In 2006, the world was introduced to the young sultry Cassie Ventura via her club-friendly hit “Me & U.” Her self-titled album dropped a few months later, charting in the Billboard 200 and propelling the then 19-year-old into the pop stratosphere. She was a model turned singer and an object of fantasy for many, which made the album’s second single "Long Way 2 Go" fitting, since it's all about playing hard to get. "Wanna love me? Wanna touch me?" she asks. "Think twice cause you gotta long way to go." She apparently had lots of people thinking about it, because it was a smash around the world.

 

N.O.R.E. drops Noreality (2007)

In 2007, Queens-born rapper Victor Santiago (aka N.O.R.E.) released his fifth solo album, Noreality, his first record since his 2004 reggaeton project Y La Familia …Ya Tu Sabe. The album featured a plethora of guest appearances, from the likes of Jadakiss, Kurupt, Capone and Kanye West, and was well received critically and commercially.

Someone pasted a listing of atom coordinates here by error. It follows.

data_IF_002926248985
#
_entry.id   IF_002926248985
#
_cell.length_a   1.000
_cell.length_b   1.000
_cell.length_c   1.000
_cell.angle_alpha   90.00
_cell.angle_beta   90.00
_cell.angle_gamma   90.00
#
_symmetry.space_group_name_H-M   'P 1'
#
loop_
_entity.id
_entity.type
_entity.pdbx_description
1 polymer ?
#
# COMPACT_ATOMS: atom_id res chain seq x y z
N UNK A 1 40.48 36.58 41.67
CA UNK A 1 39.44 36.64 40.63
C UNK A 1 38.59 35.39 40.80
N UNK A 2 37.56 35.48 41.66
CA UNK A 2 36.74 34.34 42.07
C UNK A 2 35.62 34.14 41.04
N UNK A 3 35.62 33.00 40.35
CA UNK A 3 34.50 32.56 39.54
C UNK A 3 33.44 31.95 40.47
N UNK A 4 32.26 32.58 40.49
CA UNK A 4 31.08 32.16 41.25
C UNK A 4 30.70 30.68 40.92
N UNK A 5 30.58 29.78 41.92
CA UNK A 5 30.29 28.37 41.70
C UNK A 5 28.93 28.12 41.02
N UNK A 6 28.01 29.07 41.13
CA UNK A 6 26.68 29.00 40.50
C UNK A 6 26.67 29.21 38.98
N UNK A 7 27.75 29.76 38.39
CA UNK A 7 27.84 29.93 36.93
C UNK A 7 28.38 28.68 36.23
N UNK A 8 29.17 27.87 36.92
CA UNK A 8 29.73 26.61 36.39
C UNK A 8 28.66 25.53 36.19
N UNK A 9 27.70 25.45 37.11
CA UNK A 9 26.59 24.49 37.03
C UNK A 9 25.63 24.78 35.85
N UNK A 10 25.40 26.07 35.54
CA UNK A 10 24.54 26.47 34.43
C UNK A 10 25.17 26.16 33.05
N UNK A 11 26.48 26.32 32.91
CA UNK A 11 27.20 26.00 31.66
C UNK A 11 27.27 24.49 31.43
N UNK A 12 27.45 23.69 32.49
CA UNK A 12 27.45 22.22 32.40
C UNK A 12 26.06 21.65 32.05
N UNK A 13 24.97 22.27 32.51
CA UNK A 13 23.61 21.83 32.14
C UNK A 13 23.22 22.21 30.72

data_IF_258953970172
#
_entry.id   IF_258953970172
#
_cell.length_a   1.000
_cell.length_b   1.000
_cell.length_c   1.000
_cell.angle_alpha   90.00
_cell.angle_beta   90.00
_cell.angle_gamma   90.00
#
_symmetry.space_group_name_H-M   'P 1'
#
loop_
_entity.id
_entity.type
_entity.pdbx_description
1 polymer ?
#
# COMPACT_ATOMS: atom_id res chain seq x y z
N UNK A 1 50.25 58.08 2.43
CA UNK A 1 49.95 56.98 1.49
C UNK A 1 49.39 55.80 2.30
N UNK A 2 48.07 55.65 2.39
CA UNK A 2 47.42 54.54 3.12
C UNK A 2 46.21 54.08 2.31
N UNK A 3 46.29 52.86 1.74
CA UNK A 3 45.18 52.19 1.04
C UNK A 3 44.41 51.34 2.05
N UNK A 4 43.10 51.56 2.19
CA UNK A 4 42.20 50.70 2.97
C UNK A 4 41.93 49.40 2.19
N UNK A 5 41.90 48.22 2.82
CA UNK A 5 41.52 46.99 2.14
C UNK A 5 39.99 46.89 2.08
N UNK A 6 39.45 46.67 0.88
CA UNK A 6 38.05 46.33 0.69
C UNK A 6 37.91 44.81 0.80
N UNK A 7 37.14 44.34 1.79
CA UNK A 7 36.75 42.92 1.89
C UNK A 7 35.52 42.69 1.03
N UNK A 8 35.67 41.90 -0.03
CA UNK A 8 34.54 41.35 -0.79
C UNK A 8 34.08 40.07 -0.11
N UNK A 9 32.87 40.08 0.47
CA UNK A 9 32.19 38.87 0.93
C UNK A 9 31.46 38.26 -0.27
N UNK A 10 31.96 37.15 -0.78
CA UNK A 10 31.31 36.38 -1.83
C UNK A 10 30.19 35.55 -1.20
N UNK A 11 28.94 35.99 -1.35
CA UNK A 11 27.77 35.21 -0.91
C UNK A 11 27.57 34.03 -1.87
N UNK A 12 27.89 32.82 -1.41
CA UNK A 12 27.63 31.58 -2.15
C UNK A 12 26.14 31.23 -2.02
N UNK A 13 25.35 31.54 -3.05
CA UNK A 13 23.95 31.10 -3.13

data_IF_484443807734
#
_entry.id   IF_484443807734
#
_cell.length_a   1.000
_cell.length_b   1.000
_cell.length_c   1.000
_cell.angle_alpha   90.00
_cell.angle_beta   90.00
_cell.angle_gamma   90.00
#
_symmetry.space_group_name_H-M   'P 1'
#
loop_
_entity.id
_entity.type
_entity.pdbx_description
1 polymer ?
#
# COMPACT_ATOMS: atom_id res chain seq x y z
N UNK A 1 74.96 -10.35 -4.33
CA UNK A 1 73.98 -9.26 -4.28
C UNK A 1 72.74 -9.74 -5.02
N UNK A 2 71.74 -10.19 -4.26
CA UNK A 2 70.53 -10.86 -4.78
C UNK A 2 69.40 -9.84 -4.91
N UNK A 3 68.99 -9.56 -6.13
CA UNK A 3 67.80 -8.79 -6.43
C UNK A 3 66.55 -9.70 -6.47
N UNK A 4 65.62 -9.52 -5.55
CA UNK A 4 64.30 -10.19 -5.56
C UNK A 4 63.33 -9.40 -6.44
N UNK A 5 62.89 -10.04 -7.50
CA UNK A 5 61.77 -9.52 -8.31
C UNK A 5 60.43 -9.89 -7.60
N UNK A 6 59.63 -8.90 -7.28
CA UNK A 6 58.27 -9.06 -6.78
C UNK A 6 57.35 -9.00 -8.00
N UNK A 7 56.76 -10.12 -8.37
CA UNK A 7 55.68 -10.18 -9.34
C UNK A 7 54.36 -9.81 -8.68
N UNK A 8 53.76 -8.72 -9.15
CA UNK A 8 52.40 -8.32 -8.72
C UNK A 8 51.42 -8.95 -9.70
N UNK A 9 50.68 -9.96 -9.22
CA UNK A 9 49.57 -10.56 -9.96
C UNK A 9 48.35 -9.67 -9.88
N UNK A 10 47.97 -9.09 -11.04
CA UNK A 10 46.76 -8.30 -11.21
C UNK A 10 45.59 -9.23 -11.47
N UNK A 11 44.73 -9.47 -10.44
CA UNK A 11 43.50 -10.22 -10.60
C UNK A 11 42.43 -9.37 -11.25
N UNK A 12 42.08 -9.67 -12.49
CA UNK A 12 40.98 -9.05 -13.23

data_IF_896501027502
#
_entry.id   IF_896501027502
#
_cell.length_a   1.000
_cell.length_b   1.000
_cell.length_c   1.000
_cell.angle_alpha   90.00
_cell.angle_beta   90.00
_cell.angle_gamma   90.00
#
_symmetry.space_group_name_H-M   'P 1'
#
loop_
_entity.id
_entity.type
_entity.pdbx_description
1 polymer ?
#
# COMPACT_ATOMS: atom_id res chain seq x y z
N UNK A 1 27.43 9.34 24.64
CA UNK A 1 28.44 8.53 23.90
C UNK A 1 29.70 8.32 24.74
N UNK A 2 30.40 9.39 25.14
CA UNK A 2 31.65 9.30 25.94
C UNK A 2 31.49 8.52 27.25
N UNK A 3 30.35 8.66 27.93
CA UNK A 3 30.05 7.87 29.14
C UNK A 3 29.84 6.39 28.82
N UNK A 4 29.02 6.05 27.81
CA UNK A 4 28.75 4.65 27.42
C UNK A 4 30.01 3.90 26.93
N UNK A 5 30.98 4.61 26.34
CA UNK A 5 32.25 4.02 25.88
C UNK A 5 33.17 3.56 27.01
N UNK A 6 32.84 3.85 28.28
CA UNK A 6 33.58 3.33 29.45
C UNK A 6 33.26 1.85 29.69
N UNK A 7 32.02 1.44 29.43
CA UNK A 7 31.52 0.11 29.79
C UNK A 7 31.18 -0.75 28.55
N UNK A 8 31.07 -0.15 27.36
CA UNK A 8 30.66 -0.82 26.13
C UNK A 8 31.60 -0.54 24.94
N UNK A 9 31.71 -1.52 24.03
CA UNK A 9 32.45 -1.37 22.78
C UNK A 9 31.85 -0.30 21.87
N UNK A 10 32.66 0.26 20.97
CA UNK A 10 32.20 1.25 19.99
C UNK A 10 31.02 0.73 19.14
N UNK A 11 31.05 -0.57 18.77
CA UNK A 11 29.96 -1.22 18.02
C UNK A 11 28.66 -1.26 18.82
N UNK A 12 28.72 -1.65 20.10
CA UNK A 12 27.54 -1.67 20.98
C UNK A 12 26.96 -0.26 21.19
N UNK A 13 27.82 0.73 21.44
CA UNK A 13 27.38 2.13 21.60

Whitney Houston releases I Look to You (2009)

Whitney Houston spent years battling demons, whether they were her addictions to drugs and alcohol, or the things that kept her volatile marriage to R&B bad boy Bobby Brown afloat for so long. Her seventh and final studio album I Look to You was meant to show rejuvenation and to point the way ahead to better times, but her voice was fading, and not even the talents of collaborators like Swizz Beatz, Alicia Keys and R. Kelly could hide that fact. Still, the record achieved some modicum of success, debuting at No. 1 on the Billboard 200 and earning platinum certification.